cut down a tree

There’s a huge tree in your yard that’s brushing against the house. Or it’s blocking your view as you back out of the drive. Or it’s rotting and ready to fall over.

There’s not a lumberjack to be found and your wife wants it gone. What can you do? Of course, it does take a bit of know-how. Don’t even think of tackling the job if you’re not the handyman type. You really do have to know what you’re doing (like make sure vehicles and other objects are out of the way.) Also, make sure the tree isn’t in the line of electrical wires or buildings that could be damaged by it’s falling.

Besides having the tools, you’ll have to have good judgment. For tools, you’ll probably want a chain saw. You may know someone that owns one or check at an equipment rental outlet. You also might be able to use a crosscut saw or bow saw if you can find either one and if the tree isn’t too huge. If you can cut the tree with a handsaw, the tree can’t be very big and you’ll have no problems anyway.

Plan on using the wind and create some guides by tying cable or rope to something large and heavy. You’ll be cutting the way the tree is leaning and if it’s rotten, you’ll have no control because there is absolutely no way to hold onto it.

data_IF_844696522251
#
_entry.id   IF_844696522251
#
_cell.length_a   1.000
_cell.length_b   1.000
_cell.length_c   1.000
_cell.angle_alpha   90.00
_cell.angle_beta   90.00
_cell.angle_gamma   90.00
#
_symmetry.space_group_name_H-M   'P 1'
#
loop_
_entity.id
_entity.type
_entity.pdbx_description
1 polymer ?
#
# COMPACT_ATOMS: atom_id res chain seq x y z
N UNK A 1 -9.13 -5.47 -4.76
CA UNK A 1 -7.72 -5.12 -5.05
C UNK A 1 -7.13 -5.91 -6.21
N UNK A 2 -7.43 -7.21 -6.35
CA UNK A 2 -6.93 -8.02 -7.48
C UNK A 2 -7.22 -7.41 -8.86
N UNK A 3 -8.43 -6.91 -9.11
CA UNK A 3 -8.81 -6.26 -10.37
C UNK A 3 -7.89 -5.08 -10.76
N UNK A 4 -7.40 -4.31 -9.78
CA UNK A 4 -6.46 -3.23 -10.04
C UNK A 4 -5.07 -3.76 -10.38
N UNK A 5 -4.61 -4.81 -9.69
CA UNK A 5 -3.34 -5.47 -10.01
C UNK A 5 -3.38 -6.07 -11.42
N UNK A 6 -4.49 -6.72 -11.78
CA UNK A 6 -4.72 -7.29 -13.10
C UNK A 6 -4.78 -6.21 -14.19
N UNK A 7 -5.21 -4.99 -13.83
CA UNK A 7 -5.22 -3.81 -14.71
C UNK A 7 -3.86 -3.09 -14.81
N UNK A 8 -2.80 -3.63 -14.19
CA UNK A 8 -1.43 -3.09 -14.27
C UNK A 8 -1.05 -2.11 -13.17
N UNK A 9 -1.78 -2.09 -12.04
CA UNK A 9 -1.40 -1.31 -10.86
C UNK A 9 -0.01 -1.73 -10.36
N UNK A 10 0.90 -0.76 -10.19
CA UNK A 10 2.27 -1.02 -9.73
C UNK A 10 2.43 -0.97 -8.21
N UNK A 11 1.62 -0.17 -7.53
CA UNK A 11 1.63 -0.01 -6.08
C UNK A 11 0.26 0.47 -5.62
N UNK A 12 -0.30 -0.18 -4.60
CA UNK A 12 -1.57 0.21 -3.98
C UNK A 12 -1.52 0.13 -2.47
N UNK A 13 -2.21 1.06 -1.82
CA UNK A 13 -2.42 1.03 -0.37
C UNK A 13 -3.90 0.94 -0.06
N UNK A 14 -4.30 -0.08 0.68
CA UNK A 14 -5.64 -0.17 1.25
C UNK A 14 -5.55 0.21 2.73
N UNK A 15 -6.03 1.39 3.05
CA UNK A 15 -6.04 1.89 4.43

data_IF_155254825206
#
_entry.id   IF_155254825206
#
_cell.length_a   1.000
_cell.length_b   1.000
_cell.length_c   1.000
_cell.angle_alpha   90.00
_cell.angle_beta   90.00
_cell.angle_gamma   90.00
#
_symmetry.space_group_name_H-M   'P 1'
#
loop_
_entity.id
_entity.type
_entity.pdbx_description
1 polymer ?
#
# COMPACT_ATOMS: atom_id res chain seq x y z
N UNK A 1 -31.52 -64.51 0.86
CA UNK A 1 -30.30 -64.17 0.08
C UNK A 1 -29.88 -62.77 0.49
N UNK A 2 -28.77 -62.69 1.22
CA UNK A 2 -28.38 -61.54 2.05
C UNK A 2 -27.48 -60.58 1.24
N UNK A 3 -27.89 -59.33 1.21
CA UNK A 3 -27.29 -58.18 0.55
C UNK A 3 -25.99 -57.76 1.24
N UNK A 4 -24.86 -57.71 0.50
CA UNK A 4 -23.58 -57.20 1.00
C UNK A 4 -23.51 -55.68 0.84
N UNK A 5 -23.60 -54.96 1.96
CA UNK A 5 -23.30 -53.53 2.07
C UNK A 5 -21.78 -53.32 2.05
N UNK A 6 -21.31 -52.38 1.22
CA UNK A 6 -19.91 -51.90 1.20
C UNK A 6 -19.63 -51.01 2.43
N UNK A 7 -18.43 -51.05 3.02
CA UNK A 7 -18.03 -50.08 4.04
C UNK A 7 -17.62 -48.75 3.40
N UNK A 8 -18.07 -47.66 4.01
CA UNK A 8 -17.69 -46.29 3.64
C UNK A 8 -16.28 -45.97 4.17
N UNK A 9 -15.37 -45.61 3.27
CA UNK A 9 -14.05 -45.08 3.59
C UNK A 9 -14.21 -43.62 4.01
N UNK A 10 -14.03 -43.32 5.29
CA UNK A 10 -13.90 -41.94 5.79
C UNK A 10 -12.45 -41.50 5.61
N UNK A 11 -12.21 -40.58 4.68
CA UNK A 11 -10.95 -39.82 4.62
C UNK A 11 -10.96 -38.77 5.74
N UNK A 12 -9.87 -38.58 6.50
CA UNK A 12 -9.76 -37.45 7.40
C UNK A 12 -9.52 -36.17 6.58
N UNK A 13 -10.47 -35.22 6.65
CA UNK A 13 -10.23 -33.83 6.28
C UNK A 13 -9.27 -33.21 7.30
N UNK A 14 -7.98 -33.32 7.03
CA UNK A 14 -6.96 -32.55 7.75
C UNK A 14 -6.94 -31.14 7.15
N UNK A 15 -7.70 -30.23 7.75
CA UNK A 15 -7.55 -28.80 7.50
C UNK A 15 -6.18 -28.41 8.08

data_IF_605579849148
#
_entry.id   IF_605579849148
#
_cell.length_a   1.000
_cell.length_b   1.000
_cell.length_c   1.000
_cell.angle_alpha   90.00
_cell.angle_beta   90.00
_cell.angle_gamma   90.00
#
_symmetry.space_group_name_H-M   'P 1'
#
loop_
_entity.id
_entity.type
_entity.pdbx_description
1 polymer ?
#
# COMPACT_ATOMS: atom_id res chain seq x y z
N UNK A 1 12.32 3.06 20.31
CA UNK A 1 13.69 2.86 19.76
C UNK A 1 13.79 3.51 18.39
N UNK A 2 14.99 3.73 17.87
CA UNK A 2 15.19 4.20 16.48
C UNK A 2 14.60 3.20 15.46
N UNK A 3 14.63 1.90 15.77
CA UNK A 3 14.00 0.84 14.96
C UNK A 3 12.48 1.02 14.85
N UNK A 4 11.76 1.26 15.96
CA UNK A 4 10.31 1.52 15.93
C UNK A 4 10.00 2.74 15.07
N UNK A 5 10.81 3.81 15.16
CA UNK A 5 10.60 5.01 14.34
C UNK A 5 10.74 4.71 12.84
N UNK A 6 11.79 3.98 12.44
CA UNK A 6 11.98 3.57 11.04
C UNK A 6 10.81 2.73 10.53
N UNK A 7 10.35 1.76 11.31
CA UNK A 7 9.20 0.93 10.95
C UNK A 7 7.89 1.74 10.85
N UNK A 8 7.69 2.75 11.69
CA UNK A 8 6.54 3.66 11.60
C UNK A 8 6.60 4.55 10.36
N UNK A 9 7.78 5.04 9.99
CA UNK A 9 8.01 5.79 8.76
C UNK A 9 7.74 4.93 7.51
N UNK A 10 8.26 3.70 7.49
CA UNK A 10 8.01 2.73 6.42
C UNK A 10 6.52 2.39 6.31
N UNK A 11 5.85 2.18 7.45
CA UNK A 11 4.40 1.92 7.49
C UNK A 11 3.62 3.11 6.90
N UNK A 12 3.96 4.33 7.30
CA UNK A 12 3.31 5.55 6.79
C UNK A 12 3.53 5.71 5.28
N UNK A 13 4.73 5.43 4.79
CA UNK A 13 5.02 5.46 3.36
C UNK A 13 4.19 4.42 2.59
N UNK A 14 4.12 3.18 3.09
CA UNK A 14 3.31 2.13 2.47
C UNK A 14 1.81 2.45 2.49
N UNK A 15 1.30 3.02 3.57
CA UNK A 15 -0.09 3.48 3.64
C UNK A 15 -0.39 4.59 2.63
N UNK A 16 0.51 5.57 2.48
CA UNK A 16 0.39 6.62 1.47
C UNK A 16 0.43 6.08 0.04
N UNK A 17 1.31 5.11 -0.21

To start, you’ll be making a notch on the trunk at the height you’d like to cut. The tree will be falling towards the notch so make sure you put it in the right spot. Make the notch one-third of the diameter and one-third of the width of the tree. A tree that’s 9 inches in diameter should have a notch about three inches high by three inches deep.

Start cutting on the side opposite the notch. Take your time, follow your guides and everything should fall into place.

That’s not saying it will fall into place. If you do lose control, there’s not much you can do except get out of the way.

That still doesn’t guarantee that everything will end up fine. There are innumerable things that can go wrong. The tree could fall the wrong way or it could get hung up on nearby objects.

If you’re not experienced with a chainsaw, you could have problems with things like “kickback” if the saw doesn’t have safety equipment.

There’s also safety equipment that should be worn as well and it’s actually a requirement for most professionals.

Got some doubts about doing it yourself? Hire the professional. The peace of mind and the professional approach will be worth it in the end.

After all, yelling, “Timber!” really isn’t all it’s cracked up to be.

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